2014-02-23 – I have a hard time with laughter. Not yours. Mine. My laughter. I have a hard time with my own laughter. If I laugh out loud and long . . . well, I start coughing and choking. And I can’t stop for a very long time. And even once I’ve stopped coughing, I can still have that tickle in my windpipe for an hour or more, just waiting to trigger another bout of coughing. What starts out fun ends up . . . well, not fun.
Honestly, I’m embarrassed to say this. One of the highest achievements in my family is to be funny. In fact, it is a kind of competitive sport. And we’re all good at it. So it’s kind of an embarrassment to be unable to really let go and laugh.
My wife Kit wonders, “why don’t you laugh at my jokes?” I do, but I laugh in a subdued way so I don’t end in a fit of coughing. She doesn’t buy this, but it’s true.
Yesterday she told a joke that was over the top. I won’t repeat the joke here. You just had to be there. But it was hilarious. And my usual reserve gave way to peals of laughter. And then, the coughing began. And then the question suddenly dawned on me: was she trying to assassinate me by laughter?
I recently upped my life insurance.
I may be funnier, but when she’s funny, she gets even.
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Now, when I originally planned this post, I was planning on writing about punishment. Research in the behavioral sciences indicates that humans have evolved to get a little rush from punishing other people, even if we bear a cost for inflicting the punishment.
The famous experiment involves two test subjects. Test subject A is given $100 and told to split it with test subject B. Test subject A is told that he can divide the money any way he wants. The only constraint is the test subject B can reject the split. If he rejects the split, no one gets anything. The experimenter takes back the $100 and says goodbye.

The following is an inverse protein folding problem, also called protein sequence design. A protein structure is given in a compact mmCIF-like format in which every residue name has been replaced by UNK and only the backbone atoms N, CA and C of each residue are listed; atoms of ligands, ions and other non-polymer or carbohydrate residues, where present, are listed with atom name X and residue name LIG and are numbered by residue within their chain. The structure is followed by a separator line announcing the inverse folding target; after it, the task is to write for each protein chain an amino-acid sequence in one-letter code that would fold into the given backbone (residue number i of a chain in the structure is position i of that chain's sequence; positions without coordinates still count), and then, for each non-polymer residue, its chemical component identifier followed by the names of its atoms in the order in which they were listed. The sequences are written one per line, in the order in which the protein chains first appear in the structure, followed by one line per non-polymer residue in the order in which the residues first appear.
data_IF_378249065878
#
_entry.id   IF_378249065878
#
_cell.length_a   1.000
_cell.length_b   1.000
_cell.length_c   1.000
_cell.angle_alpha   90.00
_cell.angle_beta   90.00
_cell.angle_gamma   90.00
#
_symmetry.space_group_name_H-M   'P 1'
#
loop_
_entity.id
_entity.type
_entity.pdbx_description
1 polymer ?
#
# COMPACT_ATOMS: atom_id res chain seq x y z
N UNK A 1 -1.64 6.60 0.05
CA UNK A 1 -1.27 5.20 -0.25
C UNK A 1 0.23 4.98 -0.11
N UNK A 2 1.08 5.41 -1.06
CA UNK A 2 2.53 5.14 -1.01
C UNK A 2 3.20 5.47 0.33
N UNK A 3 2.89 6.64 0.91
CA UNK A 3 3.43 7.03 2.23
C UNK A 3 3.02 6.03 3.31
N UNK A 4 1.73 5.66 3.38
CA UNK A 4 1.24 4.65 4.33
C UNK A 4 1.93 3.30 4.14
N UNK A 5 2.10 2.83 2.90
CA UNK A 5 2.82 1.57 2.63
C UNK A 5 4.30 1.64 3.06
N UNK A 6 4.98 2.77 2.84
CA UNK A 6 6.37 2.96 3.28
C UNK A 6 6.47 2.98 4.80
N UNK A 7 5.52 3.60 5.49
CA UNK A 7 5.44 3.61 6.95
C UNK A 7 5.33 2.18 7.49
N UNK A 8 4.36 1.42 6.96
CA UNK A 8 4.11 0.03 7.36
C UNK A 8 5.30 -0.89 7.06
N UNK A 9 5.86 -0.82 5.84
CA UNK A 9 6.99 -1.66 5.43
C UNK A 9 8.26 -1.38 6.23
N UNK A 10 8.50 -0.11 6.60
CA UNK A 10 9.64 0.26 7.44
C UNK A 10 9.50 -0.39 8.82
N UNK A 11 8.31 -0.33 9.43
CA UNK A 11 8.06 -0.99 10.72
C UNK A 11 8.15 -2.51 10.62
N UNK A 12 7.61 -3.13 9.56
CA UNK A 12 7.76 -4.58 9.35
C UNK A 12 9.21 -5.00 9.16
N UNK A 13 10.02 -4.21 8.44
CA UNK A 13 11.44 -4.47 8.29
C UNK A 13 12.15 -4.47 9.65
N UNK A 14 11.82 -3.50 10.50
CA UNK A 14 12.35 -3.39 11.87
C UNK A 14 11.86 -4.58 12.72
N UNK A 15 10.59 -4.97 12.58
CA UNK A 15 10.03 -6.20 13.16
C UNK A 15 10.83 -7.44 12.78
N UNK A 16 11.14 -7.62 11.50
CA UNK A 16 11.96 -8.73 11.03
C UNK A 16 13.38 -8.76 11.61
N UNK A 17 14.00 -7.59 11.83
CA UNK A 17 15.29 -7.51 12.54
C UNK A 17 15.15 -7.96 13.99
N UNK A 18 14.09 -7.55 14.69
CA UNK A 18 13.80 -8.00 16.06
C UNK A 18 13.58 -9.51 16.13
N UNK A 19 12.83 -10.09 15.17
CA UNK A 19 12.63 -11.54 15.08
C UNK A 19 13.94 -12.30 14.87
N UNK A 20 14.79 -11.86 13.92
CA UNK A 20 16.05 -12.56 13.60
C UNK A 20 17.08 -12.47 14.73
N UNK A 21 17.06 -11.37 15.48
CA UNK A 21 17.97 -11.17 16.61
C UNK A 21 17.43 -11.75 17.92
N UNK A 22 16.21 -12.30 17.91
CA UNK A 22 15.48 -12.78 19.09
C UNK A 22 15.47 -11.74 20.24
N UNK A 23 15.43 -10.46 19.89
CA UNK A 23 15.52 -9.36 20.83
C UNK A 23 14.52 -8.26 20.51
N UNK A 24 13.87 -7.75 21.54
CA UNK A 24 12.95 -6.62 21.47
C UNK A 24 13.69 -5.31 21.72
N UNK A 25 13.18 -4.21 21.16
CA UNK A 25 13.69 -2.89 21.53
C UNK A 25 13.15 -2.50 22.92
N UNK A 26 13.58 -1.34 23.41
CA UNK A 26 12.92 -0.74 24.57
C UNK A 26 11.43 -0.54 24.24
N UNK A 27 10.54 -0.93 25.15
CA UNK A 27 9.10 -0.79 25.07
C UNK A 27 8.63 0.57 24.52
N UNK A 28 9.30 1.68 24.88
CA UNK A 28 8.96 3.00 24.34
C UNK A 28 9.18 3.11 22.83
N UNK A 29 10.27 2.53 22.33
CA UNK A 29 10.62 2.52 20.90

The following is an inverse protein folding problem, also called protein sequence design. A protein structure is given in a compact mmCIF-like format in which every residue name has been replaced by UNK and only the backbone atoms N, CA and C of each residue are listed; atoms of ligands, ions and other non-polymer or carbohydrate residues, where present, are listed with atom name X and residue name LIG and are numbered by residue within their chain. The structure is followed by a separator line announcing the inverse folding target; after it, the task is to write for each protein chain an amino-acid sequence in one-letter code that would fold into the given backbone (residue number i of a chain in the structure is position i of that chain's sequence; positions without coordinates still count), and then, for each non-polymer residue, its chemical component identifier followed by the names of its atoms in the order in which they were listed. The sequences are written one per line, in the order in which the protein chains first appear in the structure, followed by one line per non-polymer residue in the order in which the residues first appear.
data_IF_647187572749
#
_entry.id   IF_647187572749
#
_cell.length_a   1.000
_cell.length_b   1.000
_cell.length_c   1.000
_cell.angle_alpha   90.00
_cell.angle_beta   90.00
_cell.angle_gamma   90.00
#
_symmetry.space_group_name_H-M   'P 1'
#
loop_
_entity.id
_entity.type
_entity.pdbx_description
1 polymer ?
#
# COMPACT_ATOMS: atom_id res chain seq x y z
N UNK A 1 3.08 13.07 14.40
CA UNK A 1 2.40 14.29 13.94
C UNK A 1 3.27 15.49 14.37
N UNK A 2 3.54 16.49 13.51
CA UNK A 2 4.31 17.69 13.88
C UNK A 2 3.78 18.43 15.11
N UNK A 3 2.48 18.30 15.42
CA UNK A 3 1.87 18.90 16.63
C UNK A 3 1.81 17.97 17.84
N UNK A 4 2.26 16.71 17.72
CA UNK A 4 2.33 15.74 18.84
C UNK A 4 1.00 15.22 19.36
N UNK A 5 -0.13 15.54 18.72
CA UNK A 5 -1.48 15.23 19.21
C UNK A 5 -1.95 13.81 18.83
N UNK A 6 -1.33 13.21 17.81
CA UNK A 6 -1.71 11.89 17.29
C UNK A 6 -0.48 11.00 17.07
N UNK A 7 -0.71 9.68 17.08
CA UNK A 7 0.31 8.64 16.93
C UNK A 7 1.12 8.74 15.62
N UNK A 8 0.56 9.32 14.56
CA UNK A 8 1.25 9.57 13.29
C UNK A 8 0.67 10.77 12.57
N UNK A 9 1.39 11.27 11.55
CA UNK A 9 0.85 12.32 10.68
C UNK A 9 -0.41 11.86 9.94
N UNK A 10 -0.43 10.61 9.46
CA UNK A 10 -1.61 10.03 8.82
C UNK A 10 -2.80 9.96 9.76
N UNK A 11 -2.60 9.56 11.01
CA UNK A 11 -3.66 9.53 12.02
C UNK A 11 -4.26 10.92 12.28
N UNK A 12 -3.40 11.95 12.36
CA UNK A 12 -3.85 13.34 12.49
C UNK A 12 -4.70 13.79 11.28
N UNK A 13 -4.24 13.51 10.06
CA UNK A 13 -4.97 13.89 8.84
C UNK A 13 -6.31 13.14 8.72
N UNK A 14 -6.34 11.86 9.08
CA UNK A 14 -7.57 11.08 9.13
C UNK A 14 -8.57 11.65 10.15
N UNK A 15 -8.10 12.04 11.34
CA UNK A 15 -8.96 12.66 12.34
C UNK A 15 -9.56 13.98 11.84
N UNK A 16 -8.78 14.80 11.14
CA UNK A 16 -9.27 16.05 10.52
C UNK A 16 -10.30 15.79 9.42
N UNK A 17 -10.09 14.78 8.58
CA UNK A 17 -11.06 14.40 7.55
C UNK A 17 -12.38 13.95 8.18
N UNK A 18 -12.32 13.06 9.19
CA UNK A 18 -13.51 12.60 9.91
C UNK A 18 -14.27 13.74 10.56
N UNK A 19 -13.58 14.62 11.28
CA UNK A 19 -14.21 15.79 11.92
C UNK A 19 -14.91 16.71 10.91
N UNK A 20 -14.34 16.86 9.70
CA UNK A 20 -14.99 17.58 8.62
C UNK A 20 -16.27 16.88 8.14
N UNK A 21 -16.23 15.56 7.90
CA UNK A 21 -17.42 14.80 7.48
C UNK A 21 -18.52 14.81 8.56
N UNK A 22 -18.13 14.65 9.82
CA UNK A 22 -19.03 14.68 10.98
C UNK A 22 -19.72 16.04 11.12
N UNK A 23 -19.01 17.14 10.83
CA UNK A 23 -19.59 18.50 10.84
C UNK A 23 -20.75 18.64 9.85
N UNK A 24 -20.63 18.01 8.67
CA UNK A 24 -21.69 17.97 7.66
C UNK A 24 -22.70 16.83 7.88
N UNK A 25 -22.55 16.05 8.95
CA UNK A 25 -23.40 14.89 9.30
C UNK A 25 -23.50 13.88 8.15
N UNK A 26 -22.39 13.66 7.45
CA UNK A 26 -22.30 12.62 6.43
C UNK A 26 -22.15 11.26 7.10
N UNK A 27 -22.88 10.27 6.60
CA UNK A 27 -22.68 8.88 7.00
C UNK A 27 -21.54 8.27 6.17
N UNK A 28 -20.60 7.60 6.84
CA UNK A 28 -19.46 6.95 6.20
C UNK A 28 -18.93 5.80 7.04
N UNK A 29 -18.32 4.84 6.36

If B is “rational,” he would accept any split. Even $1 is more than he walked in with. But this is not what happens. B tends to reject the split if it is “insulting”—that is, if it is not close to an even split. B is willing to punish A for being greedy even if doing so causes B to lose as well. Not surprisingly, most A’s understand this and tend to split the prize somewhere near 50-50.
You can see the impulse to punish others acted out in our politics. People are eager to punish slackers or to punish the 1% even if it means less for themselves.
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What do these two things have to do with one another? I’m not sure. Last night I had it all worked out. I should have written it down then. I thought for sure I’d remember in the morning.